By Dace Koenigsknecht
Economic Restructuring Specialist
Michigan Main Street Center
Michigan State Housing Development Authority
As followers of this blog can discern, I managed to smooth talk myself into a highly desired position within the Michigan Main Street Center. (Editor's Note: It wasn't that smooth.) I’m honored and excited to come to work each day, but I intend not to belabor the wonderful introduction posted by Joe a few weeks past.
One point taken from that introductory post, however, will lead us into today’s topic; my recent presentation at a national historic preservation conference. I humbly describe the experience as both educational and inspiring, and feel that I have been bitten by the ‘lecture-circuit’ bug. My paper briefly traced the front sitting porch through architectural styles from roughly colonial times to World War II. After that, mass-market housing essentially eliminated the front porch, leaving social functions of the household to be held in the privately-fenced backyard. I presented an argument that porches merely reflected their times; from the height of social Victorian entertaining at home, to entertainment becoming a destination onto its own – opera and movie houses, or Sunday drives on the parkway. Front porches had lost their social status, as people no longer valued random street-side encounters. They carefully planned backyard barbecues and excursions to popular public venues.
Finally, to the lesson pertaining to downtowns; a brief history of streets. Research for my paper continues to take on new life, as I am increasingly intrigued by the connection of the front porch to its accompanying street. Historically, urban streets served as the lungs and parks of densely occupied districts, offering inlets for fresh air and open-space for children to chase dogs and hula-hoops. The wide streets, whether residential or commercial, enabled and encouraged social activity. Neighbors talked politics against the front gate, and merchants hawked their wares on storefront sidewalks. Streets were pedestrian-scale, roughly paved with cobblestone and wood. However, the horse would change all that.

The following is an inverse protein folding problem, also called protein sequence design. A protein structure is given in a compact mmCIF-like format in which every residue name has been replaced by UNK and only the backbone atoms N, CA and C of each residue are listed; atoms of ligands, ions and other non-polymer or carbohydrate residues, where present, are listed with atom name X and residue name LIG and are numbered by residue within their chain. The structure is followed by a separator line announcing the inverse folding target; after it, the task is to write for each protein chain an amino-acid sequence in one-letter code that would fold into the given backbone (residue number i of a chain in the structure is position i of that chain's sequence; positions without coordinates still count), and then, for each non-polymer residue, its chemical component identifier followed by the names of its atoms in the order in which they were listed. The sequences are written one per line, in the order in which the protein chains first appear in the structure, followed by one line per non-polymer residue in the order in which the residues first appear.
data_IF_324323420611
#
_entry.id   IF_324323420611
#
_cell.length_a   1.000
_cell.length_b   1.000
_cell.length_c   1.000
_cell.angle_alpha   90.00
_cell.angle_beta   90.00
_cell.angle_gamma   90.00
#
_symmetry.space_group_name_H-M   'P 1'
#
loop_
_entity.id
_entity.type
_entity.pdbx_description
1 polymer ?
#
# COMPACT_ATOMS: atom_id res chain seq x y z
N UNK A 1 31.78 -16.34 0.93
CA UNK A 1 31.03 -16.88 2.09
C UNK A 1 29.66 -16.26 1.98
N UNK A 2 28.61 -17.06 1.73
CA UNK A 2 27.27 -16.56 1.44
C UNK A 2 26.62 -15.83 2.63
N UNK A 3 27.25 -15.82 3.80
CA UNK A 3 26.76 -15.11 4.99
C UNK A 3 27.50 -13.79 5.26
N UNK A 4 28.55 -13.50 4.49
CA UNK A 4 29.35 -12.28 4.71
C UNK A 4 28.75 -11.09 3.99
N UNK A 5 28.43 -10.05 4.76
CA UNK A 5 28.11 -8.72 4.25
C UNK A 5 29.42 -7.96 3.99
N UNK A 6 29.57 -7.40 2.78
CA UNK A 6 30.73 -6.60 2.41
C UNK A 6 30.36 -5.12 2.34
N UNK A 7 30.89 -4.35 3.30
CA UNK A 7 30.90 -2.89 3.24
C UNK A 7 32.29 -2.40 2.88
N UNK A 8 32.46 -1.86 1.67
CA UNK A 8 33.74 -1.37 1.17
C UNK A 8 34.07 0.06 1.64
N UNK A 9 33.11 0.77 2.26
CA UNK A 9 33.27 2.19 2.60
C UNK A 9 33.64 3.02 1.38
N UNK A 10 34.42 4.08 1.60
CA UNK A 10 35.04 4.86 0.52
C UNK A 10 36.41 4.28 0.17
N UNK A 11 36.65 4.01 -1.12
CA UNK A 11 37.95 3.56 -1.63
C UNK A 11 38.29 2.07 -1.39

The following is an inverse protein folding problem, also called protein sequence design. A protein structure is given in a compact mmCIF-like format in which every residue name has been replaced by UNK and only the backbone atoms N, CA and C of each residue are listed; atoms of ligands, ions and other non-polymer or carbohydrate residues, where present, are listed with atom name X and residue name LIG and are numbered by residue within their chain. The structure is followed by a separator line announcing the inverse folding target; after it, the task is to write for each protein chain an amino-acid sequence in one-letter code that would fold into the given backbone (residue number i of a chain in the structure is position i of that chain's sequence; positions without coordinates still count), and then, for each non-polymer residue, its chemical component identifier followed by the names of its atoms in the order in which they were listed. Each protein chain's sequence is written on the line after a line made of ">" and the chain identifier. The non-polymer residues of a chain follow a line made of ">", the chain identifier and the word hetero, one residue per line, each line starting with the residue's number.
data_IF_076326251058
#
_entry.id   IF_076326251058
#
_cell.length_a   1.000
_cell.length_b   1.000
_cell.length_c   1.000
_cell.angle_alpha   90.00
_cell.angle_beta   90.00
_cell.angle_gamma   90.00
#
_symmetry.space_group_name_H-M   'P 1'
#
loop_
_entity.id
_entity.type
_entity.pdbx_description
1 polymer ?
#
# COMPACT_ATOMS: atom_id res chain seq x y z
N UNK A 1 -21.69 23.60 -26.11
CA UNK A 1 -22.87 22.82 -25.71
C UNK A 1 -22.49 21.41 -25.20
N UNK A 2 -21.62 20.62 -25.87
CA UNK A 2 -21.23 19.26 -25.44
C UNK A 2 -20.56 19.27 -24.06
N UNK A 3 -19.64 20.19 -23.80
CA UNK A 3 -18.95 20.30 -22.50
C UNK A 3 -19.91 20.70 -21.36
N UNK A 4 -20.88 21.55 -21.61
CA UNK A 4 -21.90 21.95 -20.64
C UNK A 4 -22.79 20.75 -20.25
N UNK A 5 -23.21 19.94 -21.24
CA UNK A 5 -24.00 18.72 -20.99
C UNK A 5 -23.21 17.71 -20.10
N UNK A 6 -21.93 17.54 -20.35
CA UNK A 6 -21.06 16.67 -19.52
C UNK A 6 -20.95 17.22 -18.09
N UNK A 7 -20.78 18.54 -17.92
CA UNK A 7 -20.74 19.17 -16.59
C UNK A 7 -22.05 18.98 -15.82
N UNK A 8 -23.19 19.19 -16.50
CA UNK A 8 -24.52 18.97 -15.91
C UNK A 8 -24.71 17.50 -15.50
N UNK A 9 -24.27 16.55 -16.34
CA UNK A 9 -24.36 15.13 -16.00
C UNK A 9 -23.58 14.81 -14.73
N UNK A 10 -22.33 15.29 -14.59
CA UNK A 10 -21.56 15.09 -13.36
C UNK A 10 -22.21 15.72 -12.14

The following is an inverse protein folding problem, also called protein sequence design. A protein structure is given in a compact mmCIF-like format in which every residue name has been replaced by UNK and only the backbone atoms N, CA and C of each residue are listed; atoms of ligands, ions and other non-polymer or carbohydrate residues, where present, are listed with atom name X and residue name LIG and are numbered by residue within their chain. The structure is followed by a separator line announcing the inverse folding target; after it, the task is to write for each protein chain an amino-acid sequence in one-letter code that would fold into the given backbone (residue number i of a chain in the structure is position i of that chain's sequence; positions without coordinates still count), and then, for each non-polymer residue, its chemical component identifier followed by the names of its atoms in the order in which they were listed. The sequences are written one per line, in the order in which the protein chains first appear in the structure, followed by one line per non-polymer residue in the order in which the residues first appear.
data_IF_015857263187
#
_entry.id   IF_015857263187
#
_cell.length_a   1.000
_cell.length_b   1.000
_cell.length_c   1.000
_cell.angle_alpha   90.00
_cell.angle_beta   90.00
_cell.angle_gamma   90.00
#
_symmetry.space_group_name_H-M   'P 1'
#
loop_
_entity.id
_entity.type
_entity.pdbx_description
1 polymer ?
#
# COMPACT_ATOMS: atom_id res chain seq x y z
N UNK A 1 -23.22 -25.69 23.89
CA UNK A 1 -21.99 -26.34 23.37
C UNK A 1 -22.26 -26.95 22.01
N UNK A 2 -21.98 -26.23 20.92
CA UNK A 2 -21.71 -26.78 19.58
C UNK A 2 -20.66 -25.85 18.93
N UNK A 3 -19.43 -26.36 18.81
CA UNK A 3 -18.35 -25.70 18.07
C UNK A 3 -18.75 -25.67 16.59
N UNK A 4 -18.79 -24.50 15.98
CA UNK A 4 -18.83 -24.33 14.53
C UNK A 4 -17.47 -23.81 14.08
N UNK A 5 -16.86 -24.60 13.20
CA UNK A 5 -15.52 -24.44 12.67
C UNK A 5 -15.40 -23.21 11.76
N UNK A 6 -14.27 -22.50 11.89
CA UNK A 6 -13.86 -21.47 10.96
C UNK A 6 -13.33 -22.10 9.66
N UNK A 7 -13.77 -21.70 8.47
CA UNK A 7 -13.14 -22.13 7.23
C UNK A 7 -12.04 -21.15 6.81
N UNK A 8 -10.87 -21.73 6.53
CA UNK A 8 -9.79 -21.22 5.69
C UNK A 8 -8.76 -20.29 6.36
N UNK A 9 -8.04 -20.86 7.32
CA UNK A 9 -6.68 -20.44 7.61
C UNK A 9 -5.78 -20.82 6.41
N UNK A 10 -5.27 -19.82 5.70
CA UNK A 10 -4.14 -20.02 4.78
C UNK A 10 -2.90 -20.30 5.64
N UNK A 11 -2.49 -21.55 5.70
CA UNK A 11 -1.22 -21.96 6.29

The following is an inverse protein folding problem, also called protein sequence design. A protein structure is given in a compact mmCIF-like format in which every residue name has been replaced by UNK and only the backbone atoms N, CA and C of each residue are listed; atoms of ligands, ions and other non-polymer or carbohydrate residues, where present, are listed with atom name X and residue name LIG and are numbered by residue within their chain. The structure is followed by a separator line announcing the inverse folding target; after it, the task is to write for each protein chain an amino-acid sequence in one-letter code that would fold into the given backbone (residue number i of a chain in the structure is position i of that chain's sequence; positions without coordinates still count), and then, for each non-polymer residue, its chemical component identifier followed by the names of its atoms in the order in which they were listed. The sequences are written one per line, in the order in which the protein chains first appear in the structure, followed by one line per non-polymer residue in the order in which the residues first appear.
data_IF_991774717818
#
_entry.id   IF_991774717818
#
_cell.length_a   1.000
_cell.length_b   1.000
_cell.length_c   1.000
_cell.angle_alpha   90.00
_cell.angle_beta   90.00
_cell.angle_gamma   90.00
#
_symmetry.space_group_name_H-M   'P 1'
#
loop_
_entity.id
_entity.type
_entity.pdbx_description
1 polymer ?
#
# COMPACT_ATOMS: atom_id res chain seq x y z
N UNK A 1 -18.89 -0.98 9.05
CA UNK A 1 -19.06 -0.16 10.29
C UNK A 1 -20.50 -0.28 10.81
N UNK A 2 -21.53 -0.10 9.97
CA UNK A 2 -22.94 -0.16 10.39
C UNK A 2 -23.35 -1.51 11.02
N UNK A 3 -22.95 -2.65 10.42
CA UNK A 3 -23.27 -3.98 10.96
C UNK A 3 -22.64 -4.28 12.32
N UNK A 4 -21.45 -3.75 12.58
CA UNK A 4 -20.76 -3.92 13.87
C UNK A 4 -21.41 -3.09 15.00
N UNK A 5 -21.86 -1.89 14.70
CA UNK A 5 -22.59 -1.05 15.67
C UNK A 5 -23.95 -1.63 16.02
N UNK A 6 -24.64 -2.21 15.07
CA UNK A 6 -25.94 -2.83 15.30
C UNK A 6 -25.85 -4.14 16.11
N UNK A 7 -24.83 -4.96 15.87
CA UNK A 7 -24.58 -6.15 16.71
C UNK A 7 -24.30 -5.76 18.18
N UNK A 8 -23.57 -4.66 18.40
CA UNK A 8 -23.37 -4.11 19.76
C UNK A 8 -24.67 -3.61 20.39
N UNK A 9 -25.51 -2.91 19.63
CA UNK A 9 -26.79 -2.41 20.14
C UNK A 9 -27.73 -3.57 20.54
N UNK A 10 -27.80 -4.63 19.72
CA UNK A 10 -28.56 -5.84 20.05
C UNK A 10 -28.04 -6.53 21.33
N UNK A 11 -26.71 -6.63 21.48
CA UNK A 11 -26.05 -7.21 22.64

That’s right, the horse and all its accumulated waste encouraged civil engineers to develop paving that could be cleaned easily – and affordably. Spurred by the economic and political force of the affluent, smooth pavements were pushed outward from city-centers to their suburban homes. Those with means to own the latest in transportation technology simultaneously utilized paved streets, and pushed for their expanded use. These smooth streets became busy arteries for wagons, carriages, bicycles, trolleys, and early automobiles. The streets were soon hazardous to pedestrians, becoming impediments to neighborly interaction and sidewalk sales. With loss of its street, the front sitting porch was relegated to storage of broken washing machines.
We come full circle, or do we? Current research and literature tout the advantages of pedestrian-scale streetscapes. I argue to look at the front porch as a symbol of loss, not of architecture, but rather the social aspects of neighbors and customers that fear the street – the Red Sea separating people and businesses. It is in hard economic times, such as now, that parting of the sea is required. For example, there is a movement in cities across the country to close streets on a regular schedule, like Sunday afternoons, to bring people outside and encourage them to interact – spontaneously – in person. Yes, cities all over close streets for special events, but this goes further by returning the function of the street to people. As these people congregate, they also buy, and such schedules have been successful for both residents and merchants alike.
By no means does my commentary imply a fix-all solution, but rather another view of history – those not willing to learn from it are doomed to repeat it. It is the desire of everyone associated with our towns and cities to see them thrive and flourish in this new global millennium. Our streets, our Main Streets, should be comfortable and profitable – acting as conduits not invisible walls. I look forward to this challenge and others in my new role, as our focus is clearly in our name: Michigan MAIN STREET Center.